This little piggy…

I don’t claim to be the best at fryin’ up bacon, but I am the best when it comes to chowin’ down on it. I LOVE bacon just as much as I love cake or even hot summer days. Though frying bacon on a hot summer day I do not love. Bacon in cake, yes please!

See, you must understand that our friend the swine is a good friend, a highly dependent friend, a little dirty, a little on the plump side, but they always clean up after themselves, despite their messiness. The pig and I have a lot in common. Our love of food, any food, really makes us the best of friends. Our relationship might be a little one sided, in that he has more to offer in our friendship than I do. I take and he gives. We’re working on that.

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Many of the other delectable parts of my swine friend deserve a blog post of their own, however, bacon is just well, the best thing since the discovery of, well, bacon.

We must really thank the English and their European counterparts for the animal and the word. Whether spelt bacoun or bacon the word and this particular cut of meat have been around since as early as the 11th century. Heck maybe it even predates the 11th century, but no one wanted to share their wondrous salty and crispy discovery. I don’t blame them.

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Our friend the little piggy, fell victim to the cogs of the Industrial Revolution. As with many other aspects of human life, the poor piggy had to leave the fresh air of the countryside where he could roam free and happily graze during the Summer and Fall months.  Come the Winter, our friend provided his life to sustain a family through those cold and harsh months. The life and death of our four footed friend was short, but sweet. He was local and sustainable. The city air did not make him free.

Unfortunately, everyone caught on to the benefits of our hog friend and he sold out. Yes, the pig went commercial and an industry was built around his assets.
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I guess I should talk about the cooking of this finely cured meat, but honestly, as long as it’s not burnt or raw, then it’s cooked perfectly. Baking bacon in the oven is less messy and super easy. Sometimes I like to sprinkle a little brown sugar on one side before I pop them in the oven. Oh yes, sweet, salty, crunchy, and chewy….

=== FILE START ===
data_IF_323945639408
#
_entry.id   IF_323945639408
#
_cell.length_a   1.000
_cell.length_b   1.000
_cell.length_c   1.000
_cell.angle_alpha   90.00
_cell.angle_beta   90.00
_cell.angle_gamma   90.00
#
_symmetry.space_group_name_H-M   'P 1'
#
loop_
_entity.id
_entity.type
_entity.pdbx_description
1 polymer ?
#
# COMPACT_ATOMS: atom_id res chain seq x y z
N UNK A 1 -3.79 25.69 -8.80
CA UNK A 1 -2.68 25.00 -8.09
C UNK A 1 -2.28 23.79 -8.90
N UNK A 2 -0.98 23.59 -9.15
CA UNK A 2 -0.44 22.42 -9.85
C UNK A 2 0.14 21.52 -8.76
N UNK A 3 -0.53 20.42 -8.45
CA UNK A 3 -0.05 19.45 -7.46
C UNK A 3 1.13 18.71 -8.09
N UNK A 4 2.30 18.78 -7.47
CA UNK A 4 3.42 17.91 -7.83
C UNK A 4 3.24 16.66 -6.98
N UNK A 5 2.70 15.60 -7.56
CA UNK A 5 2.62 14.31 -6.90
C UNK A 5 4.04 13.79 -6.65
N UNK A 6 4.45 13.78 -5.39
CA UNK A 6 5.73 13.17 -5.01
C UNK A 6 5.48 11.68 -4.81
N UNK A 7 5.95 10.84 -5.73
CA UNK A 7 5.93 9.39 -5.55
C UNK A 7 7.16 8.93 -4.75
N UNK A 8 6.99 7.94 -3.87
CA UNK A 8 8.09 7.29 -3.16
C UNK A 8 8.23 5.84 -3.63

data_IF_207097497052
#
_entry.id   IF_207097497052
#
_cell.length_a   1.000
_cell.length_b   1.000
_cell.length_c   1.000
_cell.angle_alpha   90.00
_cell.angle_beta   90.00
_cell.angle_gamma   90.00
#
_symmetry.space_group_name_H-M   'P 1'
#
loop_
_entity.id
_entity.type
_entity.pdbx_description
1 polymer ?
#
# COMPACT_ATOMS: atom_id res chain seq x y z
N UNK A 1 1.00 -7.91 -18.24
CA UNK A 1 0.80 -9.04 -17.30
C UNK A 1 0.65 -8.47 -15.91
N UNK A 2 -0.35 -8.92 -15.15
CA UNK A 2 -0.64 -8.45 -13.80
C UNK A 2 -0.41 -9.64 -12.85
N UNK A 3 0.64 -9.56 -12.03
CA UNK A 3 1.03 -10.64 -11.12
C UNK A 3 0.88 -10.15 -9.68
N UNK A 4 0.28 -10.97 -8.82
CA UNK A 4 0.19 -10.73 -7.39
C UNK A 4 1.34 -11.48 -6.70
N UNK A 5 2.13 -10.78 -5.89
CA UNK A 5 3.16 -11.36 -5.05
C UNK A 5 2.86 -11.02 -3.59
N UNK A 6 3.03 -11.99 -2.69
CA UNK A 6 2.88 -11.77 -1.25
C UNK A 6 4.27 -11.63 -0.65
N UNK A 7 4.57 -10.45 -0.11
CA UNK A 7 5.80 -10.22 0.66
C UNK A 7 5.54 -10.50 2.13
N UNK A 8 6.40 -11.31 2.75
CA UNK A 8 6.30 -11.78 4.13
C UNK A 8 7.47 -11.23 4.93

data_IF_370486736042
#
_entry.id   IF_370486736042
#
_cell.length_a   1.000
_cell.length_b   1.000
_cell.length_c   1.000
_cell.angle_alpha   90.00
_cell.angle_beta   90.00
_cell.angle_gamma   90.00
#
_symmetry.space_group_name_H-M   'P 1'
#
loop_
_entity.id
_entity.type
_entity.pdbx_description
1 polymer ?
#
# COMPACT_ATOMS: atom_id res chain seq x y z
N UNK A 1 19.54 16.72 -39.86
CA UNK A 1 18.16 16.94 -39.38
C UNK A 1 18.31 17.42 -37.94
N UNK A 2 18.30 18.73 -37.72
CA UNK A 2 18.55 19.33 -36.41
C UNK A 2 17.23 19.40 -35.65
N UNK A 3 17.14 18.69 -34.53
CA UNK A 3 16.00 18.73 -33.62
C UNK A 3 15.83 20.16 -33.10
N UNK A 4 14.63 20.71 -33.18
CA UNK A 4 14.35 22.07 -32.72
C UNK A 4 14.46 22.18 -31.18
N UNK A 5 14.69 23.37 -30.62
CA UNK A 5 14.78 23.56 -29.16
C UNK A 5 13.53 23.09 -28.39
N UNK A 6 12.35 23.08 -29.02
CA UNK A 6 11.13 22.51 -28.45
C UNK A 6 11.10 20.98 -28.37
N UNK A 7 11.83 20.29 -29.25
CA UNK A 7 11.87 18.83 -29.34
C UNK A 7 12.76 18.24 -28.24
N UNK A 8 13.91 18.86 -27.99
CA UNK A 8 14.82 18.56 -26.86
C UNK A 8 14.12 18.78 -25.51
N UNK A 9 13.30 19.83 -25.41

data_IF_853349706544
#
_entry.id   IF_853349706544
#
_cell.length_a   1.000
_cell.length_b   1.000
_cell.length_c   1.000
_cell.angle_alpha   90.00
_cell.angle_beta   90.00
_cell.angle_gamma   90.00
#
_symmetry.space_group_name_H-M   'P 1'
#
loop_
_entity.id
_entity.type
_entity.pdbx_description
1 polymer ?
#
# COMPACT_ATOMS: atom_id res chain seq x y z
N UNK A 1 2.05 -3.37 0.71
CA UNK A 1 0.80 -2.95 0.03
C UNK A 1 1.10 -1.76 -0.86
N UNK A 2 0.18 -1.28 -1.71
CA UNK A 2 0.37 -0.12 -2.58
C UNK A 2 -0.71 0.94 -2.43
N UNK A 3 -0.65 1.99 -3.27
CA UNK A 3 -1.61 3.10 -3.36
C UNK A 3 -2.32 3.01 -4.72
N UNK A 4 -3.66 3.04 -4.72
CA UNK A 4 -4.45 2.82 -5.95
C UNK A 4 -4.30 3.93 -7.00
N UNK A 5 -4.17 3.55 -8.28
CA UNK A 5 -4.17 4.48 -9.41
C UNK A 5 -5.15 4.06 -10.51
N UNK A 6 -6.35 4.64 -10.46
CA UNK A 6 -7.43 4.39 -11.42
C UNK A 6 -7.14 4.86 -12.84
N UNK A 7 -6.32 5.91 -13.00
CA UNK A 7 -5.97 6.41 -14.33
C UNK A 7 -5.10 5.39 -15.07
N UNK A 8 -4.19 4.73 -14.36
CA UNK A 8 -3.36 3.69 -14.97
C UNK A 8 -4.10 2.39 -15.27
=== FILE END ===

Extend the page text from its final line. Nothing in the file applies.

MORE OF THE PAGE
Frying bacon in a pan takes a little more focus. Make sure your pan isn’t TOO hot and that you’re not overcrowding your little piglets. You don’t need to add any oil to the pan, since the bacon will depart with its delicious fat rather quickly. I keep a mason jar next to my stove to store all the remaining fat. Yes, I cook with lard. Just make sure to strain the fat before pouring it into the jar. You don’t want to have all the little burnt bits ruining your perfect fat.

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This little piggy…

A Full Bangin’ Breakfast

Having lived in England for several years, I tend to miss certain things, especially zebra crossings, rain in the summer, EastEnders, a cuppa, Sunday roasts, pints, and the English breakfast. Bacon, bangers (sausage), eggs, baked beans, toast, tomatoes, mushrooms, and black pudding (for the northern types) all fried/grilled into a greasy mess. Curing the worst hangover, nourishing the body for a hard days work, and clogging arteries for a lifetime.

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Oh, it tasted as good as it looks.

I never stated, nor have others, that the English make good food, but they sure do make food that sustains the body. I mean beer was breakfast for many years. What we now know of as ‘The English Breakfast’, ‘fry-up’, or ‘full English’ is a fairly recent conception, consisting all of the above ingredients, really emerging as a national breakfast post WWII and getting serious in the 1960s with the help of bed and breakfast establishments. Bacon has been part of the English diet since the eighteenth century and was happily married to the egg, coining the term ‘bacon and eggs.’ A match made in breakfast heaven!

This isn’t your everyday kind of breakfast. I remember going to greasy spoons, or cafés (as they are called in the UK) and devouring a full breakfast like a champ. Always surrounded by working-class men, college students, the unemployed, and the recently hungover. Not a lot of women around, they were probably watching their figures somewhere.

Given my affinity for all things English, my ex-pat friend Martin graciously made me a full breakfast. Despite his current trend of vegetarianism, he banged it out like a true Englishman.

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Martin, my token English friend. He’s a bit confused by his shirt…
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Pre-cooking food runway
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Don’t worry friends, there was no marmite used in this meal.
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Lard, yes!
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get in my belly!
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Who doesn’t love English sausage?
A Full Bangin’ Breakfast